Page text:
> Is there good reason to be arrogant on the net and not in person, when you
> are ashamed of that behavior?
Heres a different spin: the reason is because... *we dont really have a
choice!* We really *cant* be exactly the same in the flesh as we are
online, because of deep seated social programming since the time we
were zero to *be nice* and pleasant. Thats just what we do. It
would be damn hard to overpower those instincts, and furthermore,
its a good thing.
Consider: suppose Queene, you and I met at one of Natasha's lovely
gatherings and I acted or said some goofy thing like what I sometimes
write online, something that *if you read online* in the safety of your own
home, you wouldnt think anything about. Suppose I said, "Hey, that
Buffy the Vampire Slayer, Id like to finger her wattle." You, sitting
there now, safe and alone, might just laugh or say "Silly person." If
we were face to face and I said that, you might be thinking "Uh oh,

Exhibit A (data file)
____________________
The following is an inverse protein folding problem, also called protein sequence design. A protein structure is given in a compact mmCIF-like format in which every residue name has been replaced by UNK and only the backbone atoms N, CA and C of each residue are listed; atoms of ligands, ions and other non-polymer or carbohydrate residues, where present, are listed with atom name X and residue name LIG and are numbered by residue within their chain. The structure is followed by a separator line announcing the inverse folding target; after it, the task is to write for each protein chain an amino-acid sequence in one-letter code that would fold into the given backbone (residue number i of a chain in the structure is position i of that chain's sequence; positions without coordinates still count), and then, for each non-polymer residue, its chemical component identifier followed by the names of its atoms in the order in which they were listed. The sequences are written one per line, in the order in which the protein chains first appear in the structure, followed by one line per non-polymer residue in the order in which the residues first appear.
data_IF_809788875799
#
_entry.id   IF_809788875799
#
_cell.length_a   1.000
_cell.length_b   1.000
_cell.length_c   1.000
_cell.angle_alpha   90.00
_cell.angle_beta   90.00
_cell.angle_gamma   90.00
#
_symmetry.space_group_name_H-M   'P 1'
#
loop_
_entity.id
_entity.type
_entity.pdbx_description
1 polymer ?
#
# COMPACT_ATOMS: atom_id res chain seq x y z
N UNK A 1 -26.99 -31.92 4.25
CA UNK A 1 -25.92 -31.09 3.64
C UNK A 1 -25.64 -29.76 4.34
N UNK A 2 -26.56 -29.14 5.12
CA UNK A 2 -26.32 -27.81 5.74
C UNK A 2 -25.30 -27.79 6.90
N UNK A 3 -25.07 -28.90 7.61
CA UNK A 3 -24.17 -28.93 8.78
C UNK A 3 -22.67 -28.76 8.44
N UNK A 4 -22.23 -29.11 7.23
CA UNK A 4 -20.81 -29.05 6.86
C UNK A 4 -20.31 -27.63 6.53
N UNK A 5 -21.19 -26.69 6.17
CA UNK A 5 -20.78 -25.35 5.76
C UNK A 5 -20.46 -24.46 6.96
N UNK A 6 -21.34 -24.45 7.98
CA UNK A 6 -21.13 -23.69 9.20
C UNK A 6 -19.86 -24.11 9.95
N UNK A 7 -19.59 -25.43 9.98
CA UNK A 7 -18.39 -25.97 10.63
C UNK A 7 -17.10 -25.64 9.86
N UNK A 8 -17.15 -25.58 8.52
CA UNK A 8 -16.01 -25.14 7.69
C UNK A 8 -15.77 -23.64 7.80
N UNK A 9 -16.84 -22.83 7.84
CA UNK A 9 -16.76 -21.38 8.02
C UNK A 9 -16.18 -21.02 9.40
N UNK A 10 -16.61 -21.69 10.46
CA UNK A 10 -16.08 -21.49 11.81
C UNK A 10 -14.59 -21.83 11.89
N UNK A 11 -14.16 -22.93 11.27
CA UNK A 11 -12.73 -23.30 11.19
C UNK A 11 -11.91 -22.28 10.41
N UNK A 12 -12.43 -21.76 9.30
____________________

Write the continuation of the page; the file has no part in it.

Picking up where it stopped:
if he comes another step closer, Ill kick for the groin, scream and run
for that exit..."
My point: online behaviour should be *allowed* and *expected* to be
a bit wackier, more open, more expressive, more free of the societal
taboos we have all been carefully programmed to observe. It isnt just
freedom to be arrogant: one is freer online to lavish inappropriate
complements and blatant flattery. Its all part of the fun of it. We
cannot and should not even *try* to match in the flesh our online
This archive was generated by hypermail 2b29 : Thu Jul 27 2000 - 14:03:27 MDT